I am reminded when reading bedtime stories to my grandsons that the problem with reading aloud is that it’s so s l o w. (It’s good strategy for editing though – I have time to spot typos while the robot in the computer is reading).
    Poetry is another matter – preferably comic and read by a clone of Victoria Wood.


    1. I think audiobooks are fine if you jsut want to listen to something by yourself. I can’t imagine a group of people sitting around after dinner listening together to an audiobook. Although I have heard of people doing this with some podcasts…

      I am not a fan of audiobooks either, but for a different reason; I’d be worried I’d miss something critical because of a temporary lapse in concentration. A physical book makes it so much easier to simply go back and reread something.

      I am not sure who Victoria Wood is, but I’ll do some investigating!


  5. It is all in the timing, Jim. Back then, it was not only a problem of illiteracy, but also the fact that only the wealthiest people actually owned books that were kept in their home. Whatever the effort made, having that classic under your belt will be a benefit. What is the next literary adventure? 📖


    1. I agree that listening to a podcast is enjoyable, but doing it in a group setting could be a bit strange. Particularly if it is a podcast everyone in the group has access to.


  6. Hi Jim,

    My physician (now retired) close friend has a second home in these NH White Mountains and his main home on the coast north of Boston. He loves to drive alone and listen to audio books. He drives up here every Thursday, we have breakfast together on Friday morning, then he returns to his ill wife (cancer) on the coast.

    Even when he’s up here alone he drives for hours to nowhere in particular. I asked him why he burned so much gasoline?

    He said that it was that he so much enjoyed listening to audio books while he drives. If he sits and reads at his (and my) age he tends to doze. But while driving he has to stay alert and awake.

    My trick to avoid dozing off is to take a lot of notes while I read any book. But I must admit that I prefer movies. Each day my wife and I watch at least one BBC mystery movie. I bought a big library, because there are so many BBC movies not available on Netflix.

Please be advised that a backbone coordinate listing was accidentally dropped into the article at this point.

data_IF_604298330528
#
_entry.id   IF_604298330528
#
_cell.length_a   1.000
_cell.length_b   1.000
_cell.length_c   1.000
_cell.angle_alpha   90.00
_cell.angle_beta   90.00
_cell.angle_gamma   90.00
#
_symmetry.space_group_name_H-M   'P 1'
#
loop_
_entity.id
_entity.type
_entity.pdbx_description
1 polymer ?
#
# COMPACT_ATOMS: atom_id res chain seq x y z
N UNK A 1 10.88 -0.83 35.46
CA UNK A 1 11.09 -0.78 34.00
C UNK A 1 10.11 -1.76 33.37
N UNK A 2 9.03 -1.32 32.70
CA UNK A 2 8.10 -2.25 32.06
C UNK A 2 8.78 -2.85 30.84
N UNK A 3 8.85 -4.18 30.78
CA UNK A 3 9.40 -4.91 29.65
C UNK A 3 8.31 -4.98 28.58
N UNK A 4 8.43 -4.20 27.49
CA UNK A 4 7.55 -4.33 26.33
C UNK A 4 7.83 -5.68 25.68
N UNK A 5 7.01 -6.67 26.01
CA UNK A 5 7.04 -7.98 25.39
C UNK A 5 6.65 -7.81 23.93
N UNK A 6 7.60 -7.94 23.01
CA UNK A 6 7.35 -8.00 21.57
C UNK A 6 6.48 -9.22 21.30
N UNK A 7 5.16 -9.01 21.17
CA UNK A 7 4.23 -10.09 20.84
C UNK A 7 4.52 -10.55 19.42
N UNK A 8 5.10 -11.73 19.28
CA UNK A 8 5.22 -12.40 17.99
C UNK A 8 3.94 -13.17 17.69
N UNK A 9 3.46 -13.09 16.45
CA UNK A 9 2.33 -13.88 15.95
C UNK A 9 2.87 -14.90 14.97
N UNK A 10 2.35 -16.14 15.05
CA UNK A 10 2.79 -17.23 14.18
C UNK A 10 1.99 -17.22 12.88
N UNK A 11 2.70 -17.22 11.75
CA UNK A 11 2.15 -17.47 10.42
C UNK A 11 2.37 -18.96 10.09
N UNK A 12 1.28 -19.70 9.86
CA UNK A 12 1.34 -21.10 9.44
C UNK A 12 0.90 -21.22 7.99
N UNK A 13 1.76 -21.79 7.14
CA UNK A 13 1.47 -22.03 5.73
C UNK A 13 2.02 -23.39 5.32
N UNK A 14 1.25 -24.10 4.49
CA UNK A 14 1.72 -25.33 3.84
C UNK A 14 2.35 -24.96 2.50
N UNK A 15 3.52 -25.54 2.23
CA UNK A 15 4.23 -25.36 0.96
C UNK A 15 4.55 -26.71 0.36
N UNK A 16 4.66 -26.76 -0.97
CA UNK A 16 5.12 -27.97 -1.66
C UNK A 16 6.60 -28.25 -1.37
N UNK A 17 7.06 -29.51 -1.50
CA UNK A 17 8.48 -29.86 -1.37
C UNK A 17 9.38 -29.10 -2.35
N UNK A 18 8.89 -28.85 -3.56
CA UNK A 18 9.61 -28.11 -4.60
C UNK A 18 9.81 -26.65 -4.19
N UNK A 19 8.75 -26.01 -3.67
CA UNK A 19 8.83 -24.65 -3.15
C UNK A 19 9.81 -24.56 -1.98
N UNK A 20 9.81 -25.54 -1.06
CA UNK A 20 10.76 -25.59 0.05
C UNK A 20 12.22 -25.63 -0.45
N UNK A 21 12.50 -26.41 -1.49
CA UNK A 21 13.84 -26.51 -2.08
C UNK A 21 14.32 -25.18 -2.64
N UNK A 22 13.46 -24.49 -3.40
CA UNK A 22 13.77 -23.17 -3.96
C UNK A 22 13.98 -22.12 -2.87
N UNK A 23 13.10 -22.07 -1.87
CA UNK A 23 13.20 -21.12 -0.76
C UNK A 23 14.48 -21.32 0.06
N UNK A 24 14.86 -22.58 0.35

Our favorite series include Foyle’s War, Touch of Frost, Endeavor, Happy Valley, and many others. If I’m in the mood for a classic like Pride and Prejudice I generally check out the film first (many of which you can get on Netflix disks).


    1. I’d be worried to be on the road the same time as your doctor friend. To me, it takes concentration to listen to an audiobook while driving, attention that should be given to the driving task. Plus, if there is a momentary lapse in concentration while listening to the book, it’s not as easy to go back and listen to it again as it is with a physical or e-book. But I do like going for long drives with some music playing, since listening to the music doesn’t really require my attention.

      Thanks for the BBC recommendations – I will have to check them out!

      I hope you and your wife are doing well.


  7. Ah, to go back in time! I’ve spent hours being read to and reading to others and those are some of the best adventures ever! Flying on dragons, and encountering enemies of unknown origin, fighting duels, flying on brooms with Harry Potter… encountering the ghosts of Ebenezer Scrooge… the sky is the limit!! It’s different reading the stories out loud – especially with a voice that brings each character to life!

    😊🤣😊 To have 30 min a day to work through a book with someone would be my favorite after-dinner delight!

    Of course now it’s so much easier to watch tv. But books are good for the brain and soul … I live on audible now 😊


    1. you do make it sound quite appealing, Beth! And I can see the appeal of audiobooks, but that is a one-on-one experience, not typically an after dinner group activity 🙂


  8. I have seen that book, when we visited Jane Austen’s house and then the ‘big house’ Chawton House, up the road, where they had a display of some of the books in their collection. Jane Austen was poking fun at the book and of course at the sanctimonious Mr. Colins; for the teenage girls it would be very boring ‘entertainment’ and they would have far preferred the novel.
    As for being read to I think that would be enjoyable for a time that had no radio or television and a change from piano recitals!


    1. That’s awesome that they had that book on display. And perhaps a reading such as this might break up the monotony. I am sure my wife would love to visit Jane Austen’s house someday…